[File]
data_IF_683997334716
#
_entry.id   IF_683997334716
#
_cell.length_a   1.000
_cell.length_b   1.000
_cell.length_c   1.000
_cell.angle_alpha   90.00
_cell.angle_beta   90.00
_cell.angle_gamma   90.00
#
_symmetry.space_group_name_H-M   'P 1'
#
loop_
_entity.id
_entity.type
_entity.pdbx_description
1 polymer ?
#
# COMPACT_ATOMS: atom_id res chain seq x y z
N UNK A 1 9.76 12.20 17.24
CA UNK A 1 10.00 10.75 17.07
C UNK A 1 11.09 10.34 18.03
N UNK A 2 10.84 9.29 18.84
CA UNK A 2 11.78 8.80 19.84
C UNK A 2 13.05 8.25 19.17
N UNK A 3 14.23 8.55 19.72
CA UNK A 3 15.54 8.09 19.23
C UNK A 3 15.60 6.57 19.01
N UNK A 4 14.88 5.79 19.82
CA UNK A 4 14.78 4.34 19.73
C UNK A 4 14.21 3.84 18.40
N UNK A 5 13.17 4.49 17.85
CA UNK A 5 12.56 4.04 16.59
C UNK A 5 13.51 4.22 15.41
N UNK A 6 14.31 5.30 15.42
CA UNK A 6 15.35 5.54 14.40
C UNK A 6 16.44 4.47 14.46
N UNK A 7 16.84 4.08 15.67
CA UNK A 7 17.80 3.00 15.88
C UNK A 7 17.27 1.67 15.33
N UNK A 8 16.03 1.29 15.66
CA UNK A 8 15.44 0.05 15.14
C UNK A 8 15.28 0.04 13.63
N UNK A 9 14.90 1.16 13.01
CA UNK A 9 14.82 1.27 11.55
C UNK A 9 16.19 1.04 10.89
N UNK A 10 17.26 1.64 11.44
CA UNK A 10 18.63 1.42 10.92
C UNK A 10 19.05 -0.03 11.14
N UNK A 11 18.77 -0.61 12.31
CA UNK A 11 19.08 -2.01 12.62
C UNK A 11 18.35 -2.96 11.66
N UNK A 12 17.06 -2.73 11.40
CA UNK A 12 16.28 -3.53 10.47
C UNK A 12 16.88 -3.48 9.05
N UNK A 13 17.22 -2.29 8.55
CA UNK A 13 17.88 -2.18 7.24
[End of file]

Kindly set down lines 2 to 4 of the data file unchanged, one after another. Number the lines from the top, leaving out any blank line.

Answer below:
#
_entry.id   IF_683997334716
#